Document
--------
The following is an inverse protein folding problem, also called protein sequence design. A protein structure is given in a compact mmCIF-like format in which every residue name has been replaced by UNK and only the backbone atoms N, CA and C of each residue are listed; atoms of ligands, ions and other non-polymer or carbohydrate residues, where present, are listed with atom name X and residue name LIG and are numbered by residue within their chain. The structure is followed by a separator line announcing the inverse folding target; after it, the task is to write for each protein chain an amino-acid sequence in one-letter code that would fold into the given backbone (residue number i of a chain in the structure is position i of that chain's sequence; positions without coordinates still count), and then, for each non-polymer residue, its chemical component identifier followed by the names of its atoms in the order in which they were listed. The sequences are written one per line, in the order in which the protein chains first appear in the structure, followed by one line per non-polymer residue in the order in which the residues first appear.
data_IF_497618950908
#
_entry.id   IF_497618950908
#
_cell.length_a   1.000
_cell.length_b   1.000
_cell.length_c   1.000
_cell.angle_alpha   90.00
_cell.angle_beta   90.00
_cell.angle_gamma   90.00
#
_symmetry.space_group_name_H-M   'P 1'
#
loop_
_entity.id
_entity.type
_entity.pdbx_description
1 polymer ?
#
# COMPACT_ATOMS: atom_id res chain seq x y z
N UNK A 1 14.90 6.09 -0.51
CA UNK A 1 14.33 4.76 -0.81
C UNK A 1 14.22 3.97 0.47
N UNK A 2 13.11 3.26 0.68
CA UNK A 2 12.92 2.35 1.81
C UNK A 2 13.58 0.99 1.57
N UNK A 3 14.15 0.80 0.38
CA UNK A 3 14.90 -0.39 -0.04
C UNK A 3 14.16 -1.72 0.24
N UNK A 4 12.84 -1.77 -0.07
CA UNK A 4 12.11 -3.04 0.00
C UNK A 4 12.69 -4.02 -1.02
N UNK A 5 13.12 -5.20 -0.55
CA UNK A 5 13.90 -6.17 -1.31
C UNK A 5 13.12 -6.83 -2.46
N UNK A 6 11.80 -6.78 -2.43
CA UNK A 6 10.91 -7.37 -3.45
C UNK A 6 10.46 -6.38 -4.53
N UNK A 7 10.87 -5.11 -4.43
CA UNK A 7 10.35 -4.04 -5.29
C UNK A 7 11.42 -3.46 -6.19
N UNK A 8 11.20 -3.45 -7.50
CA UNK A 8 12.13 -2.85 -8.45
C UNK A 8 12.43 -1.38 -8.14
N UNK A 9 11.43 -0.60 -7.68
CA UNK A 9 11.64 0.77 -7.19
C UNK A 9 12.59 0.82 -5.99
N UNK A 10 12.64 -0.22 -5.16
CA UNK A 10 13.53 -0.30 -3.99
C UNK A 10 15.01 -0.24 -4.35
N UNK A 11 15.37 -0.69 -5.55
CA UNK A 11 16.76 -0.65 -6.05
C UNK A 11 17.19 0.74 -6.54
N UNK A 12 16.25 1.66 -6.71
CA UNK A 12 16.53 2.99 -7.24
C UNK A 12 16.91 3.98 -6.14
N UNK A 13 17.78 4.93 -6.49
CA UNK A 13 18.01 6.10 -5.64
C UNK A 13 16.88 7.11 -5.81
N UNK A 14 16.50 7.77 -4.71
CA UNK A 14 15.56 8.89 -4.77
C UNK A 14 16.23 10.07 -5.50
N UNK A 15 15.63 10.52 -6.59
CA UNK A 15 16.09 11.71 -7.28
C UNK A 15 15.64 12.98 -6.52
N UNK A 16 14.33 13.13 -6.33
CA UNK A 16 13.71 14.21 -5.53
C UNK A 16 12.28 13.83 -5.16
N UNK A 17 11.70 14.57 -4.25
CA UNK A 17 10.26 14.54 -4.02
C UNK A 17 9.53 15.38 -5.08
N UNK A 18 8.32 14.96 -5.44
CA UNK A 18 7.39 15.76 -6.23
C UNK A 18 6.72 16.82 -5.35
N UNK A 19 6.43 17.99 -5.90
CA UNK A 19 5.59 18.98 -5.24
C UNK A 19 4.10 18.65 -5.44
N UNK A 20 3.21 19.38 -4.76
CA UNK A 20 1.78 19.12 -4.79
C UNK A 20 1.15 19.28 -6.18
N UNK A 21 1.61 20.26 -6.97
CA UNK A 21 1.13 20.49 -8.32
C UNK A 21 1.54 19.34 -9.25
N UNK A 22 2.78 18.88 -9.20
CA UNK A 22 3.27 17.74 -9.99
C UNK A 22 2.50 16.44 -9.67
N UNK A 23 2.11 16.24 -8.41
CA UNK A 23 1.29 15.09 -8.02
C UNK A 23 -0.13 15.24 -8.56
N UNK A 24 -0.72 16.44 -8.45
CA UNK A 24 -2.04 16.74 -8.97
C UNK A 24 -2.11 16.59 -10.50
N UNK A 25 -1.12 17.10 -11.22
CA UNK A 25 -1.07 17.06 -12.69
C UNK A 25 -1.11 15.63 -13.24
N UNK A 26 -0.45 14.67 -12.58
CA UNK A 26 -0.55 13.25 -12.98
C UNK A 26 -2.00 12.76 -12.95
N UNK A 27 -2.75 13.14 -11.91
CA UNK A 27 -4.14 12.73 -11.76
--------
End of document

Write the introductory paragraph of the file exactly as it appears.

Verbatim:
The following is an inverse protein folding problem, also called protein sequence design. A protein structure is given in a compact mmCIF-like format in which every residue name has been replaced by UNK and only the backbone atoms N, CA and C of each residue are listed; atoms of ligands, ions and other non-polymer or carbohydrate residues, where present, are listed with atom name X and residue name LIG and are numbered by residue within their chain. The structure is followed by a separator line announcing the inverse folding target; after it, the task is to write for each protein chain an amino-acid sequence in one-letter code that would fold into the given backbone (residue number i of a chain in the structure is position i of that chain's sequence; positions without coordinates still count), and then, for each non-polymer residue, its chemical component identifier followed by the names of its atoms in the order in which they were listed. The sequences are written one per line, in the order in which the protein chains first appear in the structure, followed by one line per non-polymer residue in the order in which the residues first appear.